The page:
Saving for retirement can often feel like a black hole. It’s difficult to know how much you’ve got, or whether you’re doing enough to afford the retirement you deserve. Instead, follow one of our simple regular investment plans and you could make your retirement dreams a reality.
These golden rules are:
- Start as early as possible
- Invest as much as you can
- Invest regularly
- Diversify your investments across asset classes and geographies
- Don’t let unnecessarily expensive fees eat into your returns
Here we look at the benefits of regular investing.
Regular investment plans
Few would advise investors to try and time the market. It’s too difficult and can leave the fingers of the most established and experienced investors rather burnt.
Instead, investors can manage the risk of timing and actually maximise returns by setting up a regular direct debit. Investing regularly smooths out the price you pay for an asset. It can lower the amount you actually pay for it during periods of volatility.
Known as pound cost averaging, this simple trick can help maximise returns over the long-run.
But setting up a direct debit has more benefits than that, it takes the hassle out of investing for people who are too busy trying to juggle their career with the school run. It also allows you to ignore market noise and avoid potentially costly knee-jerk reactions.
Regular investing with Moneyfarm
The two golden rules of saving for retirement are start as early as possible and save as much as you can. But how do you know if you’re doing enough to be on track to have the retirement you want?
That’s why Moneyfarm has created three regular investment plans to help investors understand whether they’re doing enough to achieve the retirement they want.
The regular investment plans popular with our investors are £400 a month, £800 a month and £1,600 a month.
By setting aside this much each month you could be on track to a comfortable retirement income in less time than you think! However, it also highlights the dangers of not investing enough, or leaving it too late.
How long will it take you to save for retirement?
A look at the table below shows that by investing £400 a month in a diversified investment portfolio, you’d build up a pension pot that could provide you with a £25,000 annual income (£500,000) in 36 years, and a £39,000 annual income (£750,000) in 43 – assuming annualised growth of 7.5%.
If you take a more conservative view and pencil in annualised growth of 5%, it would take your 50 years to get £500,000 and 64 years to get £750,000.
It’s reasonable to expect that you can earn an annualised return of at least 5% from a balanced and diversified portfolio over the long term. Over the last three decades, a 60/40 diversified portfolio has returned an annualised 7.5% – we’ve got more information on this below.
Assuming 5% is your return, you can then withdraw 5% from your pension each year. Theoretically, you’ll never deplete the nominal value of your pension.
That means that for an annual income of £25,000, you’ll need a pension pot worth £500,000. For £39,000 a year you’ll need £750,000.
Fast track to retirement
It’s probably not a surprise that the more you can invest each month, the quicker you can get to your desired pension pot size.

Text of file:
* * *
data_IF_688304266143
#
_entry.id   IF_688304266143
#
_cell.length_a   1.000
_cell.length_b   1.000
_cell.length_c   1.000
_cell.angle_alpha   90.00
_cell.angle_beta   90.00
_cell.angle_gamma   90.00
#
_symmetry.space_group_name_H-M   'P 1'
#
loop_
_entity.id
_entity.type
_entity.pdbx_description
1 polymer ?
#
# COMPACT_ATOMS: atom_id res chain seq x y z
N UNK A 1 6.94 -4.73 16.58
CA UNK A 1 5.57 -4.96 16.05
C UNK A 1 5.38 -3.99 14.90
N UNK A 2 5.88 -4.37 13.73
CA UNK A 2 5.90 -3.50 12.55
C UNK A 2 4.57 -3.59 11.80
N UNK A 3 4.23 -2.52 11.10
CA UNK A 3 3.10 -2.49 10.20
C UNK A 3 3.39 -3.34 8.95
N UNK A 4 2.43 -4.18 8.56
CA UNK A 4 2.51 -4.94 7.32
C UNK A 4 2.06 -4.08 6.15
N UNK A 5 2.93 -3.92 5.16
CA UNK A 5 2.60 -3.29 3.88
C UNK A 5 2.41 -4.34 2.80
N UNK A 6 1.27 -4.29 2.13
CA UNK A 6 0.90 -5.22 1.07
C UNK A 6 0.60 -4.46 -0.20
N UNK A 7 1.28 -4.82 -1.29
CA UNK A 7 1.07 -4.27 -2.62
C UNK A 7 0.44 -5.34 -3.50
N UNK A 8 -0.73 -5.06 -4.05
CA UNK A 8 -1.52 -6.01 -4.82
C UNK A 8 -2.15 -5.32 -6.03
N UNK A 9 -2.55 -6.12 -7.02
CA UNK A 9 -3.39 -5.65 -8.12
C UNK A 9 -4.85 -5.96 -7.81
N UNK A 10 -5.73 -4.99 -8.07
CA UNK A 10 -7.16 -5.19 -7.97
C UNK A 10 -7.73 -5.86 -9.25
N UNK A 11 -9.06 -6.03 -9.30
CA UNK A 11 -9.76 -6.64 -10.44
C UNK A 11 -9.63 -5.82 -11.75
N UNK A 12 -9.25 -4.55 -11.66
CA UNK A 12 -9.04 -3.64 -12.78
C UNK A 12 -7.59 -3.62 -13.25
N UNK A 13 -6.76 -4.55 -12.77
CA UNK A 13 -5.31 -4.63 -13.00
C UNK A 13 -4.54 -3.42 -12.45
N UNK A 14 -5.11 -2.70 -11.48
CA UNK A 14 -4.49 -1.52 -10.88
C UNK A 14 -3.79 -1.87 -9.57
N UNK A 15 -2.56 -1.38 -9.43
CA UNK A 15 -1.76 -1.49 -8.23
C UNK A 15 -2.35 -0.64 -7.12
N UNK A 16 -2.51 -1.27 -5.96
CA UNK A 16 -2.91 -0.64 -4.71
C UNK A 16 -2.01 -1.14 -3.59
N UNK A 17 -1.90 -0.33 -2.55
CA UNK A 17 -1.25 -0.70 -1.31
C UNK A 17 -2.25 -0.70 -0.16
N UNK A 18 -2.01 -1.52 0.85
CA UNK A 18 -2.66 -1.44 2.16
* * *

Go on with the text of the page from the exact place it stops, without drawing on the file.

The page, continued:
If you invest £800 a month into your pension, it will take 24 years to get a pension pot worth £500,000 and 31 years to get £750,000 – assuming 7.5% growth.
When calculating these numbers, we assumed you invested in a balanced diversified portfolio with 60% exposure to equities and 40% exposure to bonds.
If you’d started invested in this 60/40 model portfolio in 1990 and continued to today, your money would have grown by an annualised 7.49%. We’ve assumed this rate of growth for our regular savings plans below, along with a more conservative 5% growth estimate.
These numbers also include an annual fee of 1% and include the impact of a 2% rate of inflation on the value of your savings pot.
If you can afford to put £1,600 in your pension each month, you’ll quickly see the benefit on the size of your pension pot. It will take just 15 years to generate £500,000, and just 20 to enter retirement with £750,000 saved up.
*These numbers include the 25% boost you’ll get from the government in the form of tax relief.
Tax benefits to a personal pension
There are many benefits to saving in a personal pension, with one of the largest being the generous tax benefits.
When saving into your pension, you can claim tax relief relative to your income tax band. Someone on a basic rate tax band can claim 20% tax relief, which turns an £8,000 contribution into £10,000.
If you’re a higher rate taxpayer you’ll only pay £6,000, or just £5,500 if you’re an additional rate taxpayer for an overall £10,000 contribution. Remember, you’ll get just the basic rate of tax relief on your contribution in your pension. You’ll have to go apply for the rest through your annual tax return.
This tax relief effectively gives you a 25% boost to your savings. Imagine you’re paid £1,250 as a basic rate taxpayer. You pay £250 to the taxman (20%), and decide to put the remaining £1,000 straight in your pension.
The government tops up your contribution with the £250 they assume you paid in tax when you got paid. This is equivalent to 25% of your net savings.
This can make a real difference over time, and can be a real boost to your pension pot. Moneyfarm is one of the only digital wealth managers to provide this basic rate tax relief at source.
Then, once you’ve reached retirement, you can take 25% of your pension savings as a tax-free lump sum. You’ll pay tax on the remainder in-line with your income tax band. This will likely fall to the basic rate during retirement.
To make the most of your pension contributions, set up a direct debit with Moneyfarm today.